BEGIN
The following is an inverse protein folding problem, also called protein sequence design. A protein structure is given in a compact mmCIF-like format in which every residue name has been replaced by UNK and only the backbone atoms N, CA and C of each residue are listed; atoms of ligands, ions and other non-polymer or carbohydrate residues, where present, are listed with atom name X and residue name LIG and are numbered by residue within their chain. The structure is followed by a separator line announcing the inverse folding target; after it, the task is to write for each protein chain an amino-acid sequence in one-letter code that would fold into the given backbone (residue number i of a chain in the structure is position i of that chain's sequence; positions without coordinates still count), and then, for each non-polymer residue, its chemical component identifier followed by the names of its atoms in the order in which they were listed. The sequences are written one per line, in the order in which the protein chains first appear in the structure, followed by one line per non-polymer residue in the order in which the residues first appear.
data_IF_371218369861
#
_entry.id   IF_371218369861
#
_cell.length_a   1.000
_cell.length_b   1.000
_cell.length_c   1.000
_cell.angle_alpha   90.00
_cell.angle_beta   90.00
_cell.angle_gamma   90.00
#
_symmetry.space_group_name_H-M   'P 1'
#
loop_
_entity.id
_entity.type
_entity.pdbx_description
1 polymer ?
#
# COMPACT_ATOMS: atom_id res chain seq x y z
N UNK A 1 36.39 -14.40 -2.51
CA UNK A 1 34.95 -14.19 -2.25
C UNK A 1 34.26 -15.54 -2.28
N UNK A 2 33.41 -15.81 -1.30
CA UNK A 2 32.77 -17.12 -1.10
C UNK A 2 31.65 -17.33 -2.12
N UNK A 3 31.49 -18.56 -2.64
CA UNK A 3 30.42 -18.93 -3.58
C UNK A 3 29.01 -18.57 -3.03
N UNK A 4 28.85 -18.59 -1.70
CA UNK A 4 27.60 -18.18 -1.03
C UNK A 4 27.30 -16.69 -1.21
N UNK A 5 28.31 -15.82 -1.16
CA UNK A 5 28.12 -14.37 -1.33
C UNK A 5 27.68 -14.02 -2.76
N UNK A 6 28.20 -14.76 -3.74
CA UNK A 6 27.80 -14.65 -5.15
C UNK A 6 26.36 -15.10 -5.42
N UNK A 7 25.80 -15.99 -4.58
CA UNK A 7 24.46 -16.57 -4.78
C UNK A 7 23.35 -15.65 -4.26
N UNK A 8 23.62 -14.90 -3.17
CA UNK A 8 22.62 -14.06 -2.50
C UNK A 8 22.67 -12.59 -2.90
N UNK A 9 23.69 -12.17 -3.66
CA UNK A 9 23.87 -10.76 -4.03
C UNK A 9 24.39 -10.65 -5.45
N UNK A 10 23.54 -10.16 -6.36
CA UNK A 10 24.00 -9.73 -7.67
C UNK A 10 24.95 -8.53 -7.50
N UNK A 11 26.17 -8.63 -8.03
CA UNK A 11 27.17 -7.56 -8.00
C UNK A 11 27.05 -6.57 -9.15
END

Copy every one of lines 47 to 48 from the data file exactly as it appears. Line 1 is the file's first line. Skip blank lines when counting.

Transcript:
CA UNK A 9 23.87 -10.76 -4.03
C UNK A 9 24.39 -10.65 -5.45